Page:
We've been pointing out that when it comes to the ed reform movement, Democrats have not been all that far away from the Republican agenda. Joel Klein, Joe Williams, Al Sharpton, Cory Booker and the rest of the Educational Equality Project gang are Democratic Party (I won't call them democratic because they are in favor of dictatorship over the schools of poor minority kids while white suburban parents get to vote on school boards and budgets.)
The Bigger, Bolder approach would seem more in line with traditional values of the Party but as Phylissa Cramer and Kelly Vaughan have been pointing out at Gotham Schools, they may not be all that different. Are the EEP and Bigger, Bolder approaches all that far apart? Both call for accountability. But what does that mean? Where is the accountability on the part of politicians and the business community?
And as a society, it makes no sense to put the whole burden on schools. I will know that our nation really wants to leave no child behind when I see a complete package of funded legislation that takes on health care (physical and mental), housing, environmental justice, early childhood education, and a host of other issues that affect the development and opportunities of our kids. “Our schools are failing,” is nothing but an excuse when the rest is left unaddressed.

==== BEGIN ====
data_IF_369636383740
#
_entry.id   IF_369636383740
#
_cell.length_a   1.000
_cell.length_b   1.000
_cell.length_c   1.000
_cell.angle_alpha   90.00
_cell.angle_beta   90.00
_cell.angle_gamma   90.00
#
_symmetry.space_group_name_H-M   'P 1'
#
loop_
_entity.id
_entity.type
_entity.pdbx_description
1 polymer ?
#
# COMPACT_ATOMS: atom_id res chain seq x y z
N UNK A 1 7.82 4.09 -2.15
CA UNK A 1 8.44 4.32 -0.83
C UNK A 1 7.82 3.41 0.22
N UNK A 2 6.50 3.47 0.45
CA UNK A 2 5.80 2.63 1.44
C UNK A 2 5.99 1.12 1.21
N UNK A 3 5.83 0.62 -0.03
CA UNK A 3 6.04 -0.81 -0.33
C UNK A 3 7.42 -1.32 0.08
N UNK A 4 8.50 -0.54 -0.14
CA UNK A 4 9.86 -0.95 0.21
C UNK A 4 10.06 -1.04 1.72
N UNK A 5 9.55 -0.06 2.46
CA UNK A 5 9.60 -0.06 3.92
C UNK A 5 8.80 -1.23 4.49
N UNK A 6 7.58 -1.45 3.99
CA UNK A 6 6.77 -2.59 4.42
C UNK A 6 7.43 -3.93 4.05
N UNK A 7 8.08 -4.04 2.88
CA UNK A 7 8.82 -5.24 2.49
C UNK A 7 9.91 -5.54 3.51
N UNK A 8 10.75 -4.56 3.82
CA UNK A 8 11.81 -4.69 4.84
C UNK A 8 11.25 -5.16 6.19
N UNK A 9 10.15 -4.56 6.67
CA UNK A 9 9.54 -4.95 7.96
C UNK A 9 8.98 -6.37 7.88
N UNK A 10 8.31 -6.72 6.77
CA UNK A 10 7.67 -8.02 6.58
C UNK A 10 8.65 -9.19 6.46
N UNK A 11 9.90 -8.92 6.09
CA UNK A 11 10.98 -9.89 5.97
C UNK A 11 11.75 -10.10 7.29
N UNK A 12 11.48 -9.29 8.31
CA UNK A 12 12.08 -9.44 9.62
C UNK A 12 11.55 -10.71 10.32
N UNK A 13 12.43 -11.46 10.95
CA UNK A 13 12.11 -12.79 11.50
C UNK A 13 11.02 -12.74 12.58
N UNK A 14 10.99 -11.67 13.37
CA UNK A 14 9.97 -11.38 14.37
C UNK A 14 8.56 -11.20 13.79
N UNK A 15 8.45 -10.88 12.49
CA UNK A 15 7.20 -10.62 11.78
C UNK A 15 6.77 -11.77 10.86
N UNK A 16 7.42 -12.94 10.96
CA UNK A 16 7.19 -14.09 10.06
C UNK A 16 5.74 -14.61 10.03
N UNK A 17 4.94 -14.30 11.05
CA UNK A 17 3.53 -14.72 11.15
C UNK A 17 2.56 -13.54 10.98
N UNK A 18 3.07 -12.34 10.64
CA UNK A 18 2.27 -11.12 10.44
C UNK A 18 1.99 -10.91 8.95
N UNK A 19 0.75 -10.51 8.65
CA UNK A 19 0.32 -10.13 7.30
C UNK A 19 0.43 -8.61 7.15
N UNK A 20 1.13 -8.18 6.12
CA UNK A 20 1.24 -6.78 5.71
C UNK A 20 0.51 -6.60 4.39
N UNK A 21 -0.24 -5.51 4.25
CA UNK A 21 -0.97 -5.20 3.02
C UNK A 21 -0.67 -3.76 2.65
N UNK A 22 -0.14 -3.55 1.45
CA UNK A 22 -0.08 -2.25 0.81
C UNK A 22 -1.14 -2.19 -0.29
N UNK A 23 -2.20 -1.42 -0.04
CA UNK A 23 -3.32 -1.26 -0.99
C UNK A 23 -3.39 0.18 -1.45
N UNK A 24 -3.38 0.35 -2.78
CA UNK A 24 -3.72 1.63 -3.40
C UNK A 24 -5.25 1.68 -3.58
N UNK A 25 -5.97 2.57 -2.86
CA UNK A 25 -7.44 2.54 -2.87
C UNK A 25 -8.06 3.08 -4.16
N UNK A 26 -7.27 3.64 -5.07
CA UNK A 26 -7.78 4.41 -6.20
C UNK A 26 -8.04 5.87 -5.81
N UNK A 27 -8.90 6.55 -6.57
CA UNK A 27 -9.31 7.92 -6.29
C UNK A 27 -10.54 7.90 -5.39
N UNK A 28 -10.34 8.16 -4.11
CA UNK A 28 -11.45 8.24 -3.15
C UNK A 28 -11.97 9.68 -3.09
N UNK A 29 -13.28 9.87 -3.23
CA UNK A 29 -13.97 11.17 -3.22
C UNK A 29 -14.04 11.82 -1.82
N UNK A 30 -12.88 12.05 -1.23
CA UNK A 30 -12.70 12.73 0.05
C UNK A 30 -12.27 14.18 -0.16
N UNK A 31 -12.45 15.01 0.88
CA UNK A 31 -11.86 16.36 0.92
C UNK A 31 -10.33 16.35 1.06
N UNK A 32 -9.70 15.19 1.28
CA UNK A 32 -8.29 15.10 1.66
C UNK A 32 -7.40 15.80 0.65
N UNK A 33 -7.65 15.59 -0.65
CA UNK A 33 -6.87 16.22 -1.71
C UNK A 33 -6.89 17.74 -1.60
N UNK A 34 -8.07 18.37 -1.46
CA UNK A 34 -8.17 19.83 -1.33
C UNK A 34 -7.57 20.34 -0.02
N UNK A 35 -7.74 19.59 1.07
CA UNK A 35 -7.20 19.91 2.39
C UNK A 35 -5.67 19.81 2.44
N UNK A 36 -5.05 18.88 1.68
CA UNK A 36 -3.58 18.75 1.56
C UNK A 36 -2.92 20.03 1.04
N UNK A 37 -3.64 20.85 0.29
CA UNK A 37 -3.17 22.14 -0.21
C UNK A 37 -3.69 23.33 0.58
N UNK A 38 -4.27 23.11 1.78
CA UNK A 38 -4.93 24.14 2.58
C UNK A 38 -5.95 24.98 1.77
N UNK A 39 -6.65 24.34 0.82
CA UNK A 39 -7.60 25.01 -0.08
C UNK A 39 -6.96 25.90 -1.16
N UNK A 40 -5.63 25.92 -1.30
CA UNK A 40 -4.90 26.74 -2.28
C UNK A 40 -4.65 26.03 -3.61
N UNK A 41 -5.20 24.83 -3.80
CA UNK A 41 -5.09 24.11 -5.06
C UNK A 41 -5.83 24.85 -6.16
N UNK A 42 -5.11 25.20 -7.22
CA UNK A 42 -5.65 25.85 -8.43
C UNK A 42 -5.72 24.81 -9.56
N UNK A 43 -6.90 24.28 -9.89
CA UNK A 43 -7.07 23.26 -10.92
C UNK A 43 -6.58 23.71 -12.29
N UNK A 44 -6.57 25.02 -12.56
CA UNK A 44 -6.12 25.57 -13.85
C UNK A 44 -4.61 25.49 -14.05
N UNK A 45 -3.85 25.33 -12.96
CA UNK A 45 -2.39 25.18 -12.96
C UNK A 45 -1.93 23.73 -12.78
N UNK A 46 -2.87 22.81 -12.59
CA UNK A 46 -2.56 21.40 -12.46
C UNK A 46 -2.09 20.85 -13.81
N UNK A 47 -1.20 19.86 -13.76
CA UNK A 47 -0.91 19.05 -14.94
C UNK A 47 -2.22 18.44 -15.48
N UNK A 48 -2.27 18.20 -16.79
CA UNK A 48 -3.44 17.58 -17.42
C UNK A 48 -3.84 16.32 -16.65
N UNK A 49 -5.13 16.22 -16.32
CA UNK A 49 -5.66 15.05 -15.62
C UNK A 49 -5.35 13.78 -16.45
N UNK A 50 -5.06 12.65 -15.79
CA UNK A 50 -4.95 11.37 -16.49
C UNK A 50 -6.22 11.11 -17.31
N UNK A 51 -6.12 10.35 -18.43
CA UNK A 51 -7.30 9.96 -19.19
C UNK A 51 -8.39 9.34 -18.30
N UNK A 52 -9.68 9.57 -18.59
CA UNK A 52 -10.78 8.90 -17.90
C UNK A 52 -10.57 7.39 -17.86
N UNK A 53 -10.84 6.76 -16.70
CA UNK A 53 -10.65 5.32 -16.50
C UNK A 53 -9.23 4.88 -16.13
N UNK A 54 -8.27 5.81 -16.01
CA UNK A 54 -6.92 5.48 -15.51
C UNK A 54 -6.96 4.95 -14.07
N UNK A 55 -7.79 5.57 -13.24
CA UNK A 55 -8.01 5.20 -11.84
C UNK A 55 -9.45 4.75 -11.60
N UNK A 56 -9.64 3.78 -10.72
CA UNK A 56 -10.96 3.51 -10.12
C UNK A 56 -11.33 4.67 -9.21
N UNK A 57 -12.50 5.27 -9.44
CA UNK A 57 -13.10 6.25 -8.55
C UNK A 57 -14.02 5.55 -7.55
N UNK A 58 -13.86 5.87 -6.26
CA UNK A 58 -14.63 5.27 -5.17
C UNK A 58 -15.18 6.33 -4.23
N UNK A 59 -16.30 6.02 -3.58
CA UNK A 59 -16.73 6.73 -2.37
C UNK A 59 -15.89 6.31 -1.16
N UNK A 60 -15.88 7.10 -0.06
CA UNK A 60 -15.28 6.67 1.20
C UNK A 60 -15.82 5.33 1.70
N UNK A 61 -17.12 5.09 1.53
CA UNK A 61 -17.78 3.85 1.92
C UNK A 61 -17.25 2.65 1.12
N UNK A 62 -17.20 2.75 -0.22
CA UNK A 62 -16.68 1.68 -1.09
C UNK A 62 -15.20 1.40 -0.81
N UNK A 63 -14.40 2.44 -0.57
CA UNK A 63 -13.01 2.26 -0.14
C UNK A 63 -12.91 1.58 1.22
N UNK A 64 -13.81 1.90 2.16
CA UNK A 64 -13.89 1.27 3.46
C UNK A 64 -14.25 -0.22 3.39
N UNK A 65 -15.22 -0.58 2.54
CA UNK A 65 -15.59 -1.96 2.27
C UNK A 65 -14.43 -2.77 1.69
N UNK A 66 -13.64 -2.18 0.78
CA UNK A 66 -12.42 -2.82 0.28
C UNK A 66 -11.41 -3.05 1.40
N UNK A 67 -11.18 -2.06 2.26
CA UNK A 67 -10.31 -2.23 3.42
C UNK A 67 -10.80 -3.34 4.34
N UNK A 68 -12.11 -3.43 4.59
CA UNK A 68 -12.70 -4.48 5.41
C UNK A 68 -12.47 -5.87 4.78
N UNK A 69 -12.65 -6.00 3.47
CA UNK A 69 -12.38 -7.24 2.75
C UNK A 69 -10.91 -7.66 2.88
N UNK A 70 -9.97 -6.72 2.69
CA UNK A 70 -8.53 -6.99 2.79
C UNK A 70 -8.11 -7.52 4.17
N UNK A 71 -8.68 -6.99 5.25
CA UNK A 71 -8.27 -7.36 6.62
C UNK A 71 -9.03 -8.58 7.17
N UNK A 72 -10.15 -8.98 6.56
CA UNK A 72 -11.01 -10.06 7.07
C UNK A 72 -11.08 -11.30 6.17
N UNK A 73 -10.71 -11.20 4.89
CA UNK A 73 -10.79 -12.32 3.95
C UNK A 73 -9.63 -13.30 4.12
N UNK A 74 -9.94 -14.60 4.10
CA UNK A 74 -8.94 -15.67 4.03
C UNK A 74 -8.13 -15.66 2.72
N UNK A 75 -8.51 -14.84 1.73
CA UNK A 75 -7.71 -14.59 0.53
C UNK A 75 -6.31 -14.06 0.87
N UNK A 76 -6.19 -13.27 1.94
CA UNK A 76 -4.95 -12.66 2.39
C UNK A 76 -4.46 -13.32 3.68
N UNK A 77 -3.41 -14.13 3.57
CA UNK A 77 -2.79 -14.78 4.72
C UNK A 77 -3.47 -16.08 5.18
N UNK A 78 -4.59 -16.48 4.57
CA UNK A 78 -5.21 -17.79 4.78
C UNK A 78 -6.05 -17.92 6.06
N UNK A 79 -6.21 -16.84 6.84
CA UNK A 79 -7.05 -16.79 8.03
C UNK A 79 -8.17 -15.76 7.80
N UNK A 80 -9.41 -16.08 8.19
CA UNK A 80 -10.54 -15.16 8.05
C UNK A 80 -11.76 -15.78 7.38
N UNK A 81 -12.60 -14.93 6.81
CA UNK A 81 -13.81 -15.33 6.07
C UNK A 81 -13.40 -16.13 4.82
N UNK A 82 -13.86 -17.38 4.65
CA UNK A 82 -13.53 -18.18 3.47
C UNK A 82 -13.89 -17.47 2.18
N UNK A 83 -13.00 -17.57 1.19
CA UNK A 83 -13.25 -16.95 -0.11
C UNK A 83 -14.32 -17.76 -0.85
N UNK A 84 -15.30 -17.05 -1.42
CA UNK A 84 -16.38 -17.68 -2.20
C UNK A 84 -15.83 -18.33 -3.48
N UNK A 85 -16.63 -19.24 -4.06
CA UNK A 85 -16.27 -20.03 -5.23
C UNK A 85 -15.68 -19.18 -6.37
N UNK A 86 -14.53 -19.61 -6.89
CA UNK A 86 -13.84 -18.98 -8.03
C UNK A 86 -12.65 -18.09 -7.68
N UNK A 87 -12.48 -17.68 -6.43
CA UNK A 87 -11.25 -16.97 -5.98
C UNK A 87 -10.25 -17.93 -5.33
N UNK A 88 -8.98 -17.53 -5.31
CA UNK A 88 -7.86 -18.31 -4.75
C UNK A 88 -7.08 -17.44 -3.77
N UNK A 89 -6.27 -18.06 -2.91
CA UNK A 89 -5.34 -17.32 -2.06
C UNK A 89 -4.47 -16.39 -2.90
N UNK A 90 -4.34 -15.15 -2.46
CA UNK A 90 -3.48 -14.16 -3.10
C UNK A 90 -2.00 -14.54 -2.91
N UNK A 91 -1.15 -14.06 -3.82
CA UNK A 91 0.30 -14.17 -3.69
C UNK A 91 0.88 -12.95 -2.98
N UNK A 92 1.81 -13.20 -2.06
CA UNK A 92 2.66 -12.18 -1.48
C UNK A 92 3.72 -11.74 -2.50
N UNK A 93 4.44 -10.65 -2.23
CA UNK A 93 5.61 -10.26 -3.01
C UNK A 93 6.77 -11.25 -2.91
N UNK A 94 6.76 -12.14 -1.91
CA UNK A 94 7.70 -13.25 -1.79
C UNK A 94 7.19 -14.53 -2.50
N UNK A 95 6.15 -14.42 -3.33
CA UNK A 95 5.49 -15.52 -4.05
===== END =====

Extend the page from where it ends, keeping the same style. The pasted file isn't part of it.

To me, it looks like common sense: no excuses schools in a no excuses society.
Let’s move beyond the “false choice” and explore what two-way accountability could look like in practice. Anyone?
When Randi Weingarten jumps on the one-way accountability bandwagon - "Yes, we do want to be accountable" - we know we are in trouble. I've been asking Randi for a decade, "Accountable for what and to whom?" Listen, I jumped on her from the day she first uttered her support for mayoral control in 2001 when I knew from the Chicago experience that the only answers politicians will have is to blame teachers and their union.
What I want my union leader to say is: We have always been accountable to our children and to our parents and to our principals. But to some federal, state and city government that raises itself above accountability? No way!
So yesterday she had a golden opportunity in her speech at the Democratic convention to make an important point for teachers. Naturally, she failed the test.
Chapter leader Lisa North commented on ICE-mail:
Lisa, I didn't expect anything more. Like did you hear her mention class size and the studies that support it? Did you hear her call for full funding of education instead of wars and bailouts? Did you hear her call them on No Excuses - on their part?
Randi has always tried to play both sides against the middle by bending over backwards to try to show she is a reasonable union leader and "progressive" in a willingness to give up teachers.
To be perfectly fair, she is just following the trail blazed by Al Shanker back in the early 80's when he jumped on board the same bandwagon. (plug- plug - get a pdf of our review of the Kahlenberg book on Shanker.)